Unsustainable fossil fuel-based industrial farming systems have resulted in 2 billion hectares of abandoned land (more than the total global cultivated area of land)[2] and seriously eroded and degraded 80% of Africa’s pasture and rangeland.[3] Industrial agriculture is not the touted ‘Climate Smart’ in any way – whether GMOs or conventional fossil fuel based chemical agriculture. It is in fact preventing us from effectively mitigating the climate crisis, and is only making it worse.

Since 2000 the world has pumped almost 100 billion tons of carbon into the atmosphere.[4] Current rates of global warming will induce large scale desertification, crop failure, inundation of coastal cities, melting of glaciers and polar ice caps, mass migration, widespread extinctions of flora and fauna, proliferating disease, and probable social collapse. Violent conflicts related to food and water shortages due to global carbon emissions are a predictable outcome.

Fossilized carbon has taken over our lives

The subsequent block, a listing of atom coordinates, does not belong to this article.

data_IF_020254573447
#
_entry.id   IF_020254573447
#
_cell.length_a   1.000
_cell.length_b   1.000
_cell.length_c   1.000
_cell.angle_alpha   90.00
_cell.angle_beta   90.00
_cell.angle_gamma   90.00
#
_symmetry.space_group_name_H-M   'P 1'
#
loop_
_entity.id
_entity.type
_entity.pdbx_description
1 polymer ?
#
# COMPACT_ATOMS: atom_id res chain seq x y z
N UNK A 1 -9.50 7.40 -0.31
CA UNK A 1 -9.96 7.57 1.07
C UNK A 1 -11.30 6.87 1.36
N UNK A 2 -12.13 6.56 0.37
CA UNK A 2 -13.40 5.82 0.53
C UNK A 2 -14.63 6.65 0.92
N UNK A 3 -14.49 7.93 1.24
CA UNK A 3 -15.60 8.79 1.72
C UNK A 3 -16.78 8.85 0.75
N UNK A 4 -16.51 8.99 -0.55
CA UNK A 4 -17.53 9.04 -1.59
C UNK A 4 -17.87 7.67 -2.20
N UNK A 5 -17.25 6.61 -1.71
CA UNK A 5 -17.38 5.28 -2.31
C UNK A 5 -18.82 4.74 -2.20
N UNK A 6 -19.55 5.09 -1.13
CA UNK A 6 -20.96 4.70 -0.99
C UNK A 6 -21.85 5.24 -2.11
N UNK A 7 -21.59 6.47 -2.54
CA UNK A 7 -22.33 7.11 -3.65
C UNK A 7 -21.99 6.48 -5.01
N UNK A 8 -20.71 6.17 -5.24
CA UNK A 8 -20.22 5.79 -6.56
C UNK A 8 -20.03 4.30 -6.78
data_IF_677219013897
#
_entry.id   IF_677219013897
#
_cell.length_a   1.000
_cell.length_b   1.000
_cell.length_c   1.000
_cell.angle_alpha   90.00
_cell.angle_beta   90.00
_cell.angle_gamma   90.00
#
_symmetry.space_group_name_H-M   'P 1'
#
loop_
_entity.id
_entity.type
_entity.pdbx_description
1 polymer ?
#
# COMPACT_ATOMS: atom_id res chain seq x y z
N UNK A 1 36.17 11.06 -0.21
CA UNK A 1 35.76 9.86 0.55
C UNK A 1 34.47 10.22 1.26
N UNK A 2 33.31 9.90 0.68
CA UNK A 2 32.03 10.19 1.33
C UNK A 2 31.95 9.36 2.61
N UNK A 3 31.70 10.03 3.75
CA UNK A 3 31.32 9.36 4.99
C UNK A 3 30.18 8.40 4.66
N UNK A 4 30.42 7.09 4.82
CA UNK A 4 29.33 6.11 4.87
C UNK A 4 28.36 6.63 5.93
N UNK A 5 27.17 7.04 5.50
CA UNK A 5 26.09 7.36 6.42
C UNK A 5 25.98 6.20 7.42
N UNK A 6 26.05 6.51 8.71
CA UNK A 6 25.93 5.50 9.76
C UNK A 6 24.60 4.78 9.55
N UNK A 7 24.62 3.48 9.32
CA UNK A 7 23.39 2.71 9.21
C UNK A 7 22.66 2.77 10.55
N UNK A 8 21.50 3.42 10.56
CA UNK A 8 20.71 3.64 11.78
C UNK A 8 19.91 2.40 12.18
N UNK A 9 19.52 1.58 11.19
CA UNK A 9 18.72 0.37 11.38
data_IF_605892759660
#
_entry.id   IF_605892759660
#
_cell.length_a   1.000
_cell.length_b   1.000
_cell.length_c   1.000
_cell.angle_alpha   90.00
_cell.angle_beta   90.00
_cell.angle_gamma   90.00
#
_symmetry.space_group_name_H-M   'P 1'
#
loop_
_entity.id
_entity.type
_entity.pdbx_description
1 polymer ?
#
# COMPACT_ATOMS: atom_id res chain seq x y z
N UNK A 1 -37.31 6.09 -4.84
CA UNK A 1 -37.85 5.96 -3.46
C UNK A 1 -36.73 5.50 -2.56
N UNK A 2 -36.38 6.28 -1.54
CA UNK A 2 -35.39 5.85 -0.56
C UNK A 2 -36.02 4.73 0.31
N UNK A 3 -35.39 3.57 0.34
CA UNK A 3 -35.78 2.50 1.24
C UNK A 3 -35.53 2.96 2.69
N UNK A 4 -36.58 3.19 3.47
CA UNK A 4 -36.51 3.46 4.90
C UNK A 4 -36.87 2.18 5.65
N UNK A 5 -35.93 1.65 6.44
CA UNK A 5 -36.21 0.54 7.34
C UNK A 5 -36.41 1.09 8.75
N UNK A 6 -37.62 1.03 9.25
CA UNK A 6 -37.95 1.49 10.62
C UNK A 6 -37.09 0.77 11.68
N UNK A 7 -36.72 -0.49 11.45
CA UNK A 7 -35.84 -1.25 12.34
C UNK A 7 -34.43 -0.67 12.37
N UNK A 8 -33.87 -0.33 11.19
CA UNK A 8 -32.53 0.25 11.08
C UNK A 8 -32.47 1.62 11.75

Fossilized carbon has entered in every aspect of our lives, our air, water, food, medicine, fuel and agriculture – polluting the health of every eco-system, every species, every child, through atmospheric emissions and plastics, and the destruction of nature’s ecological processes, the very processes which would help check the devastation. Fossil fuels are destroying our air and atmosphere and have become the basis of our food, energy, and transport systems. Our water – a commons – has been privatized and commodified by corporations that sell it back to us in plastics, which further destroy our waters and oceans, and the life contained therein. Our soils have been ravaged by petrochemicals labeled as ‘fertilisers’ that are killing all life in the soil, robbing us of life-sustaining nutrients that the soil would give back to us. Our dependence on fossilized carbon has changed the way we think, live, drink, eat, and work at the expense of economies based on biodiversity and green living carbon. Our addiction to Crude Oil has infiltrated our economic activity and has even led to wars, killing millions and displacing millions more.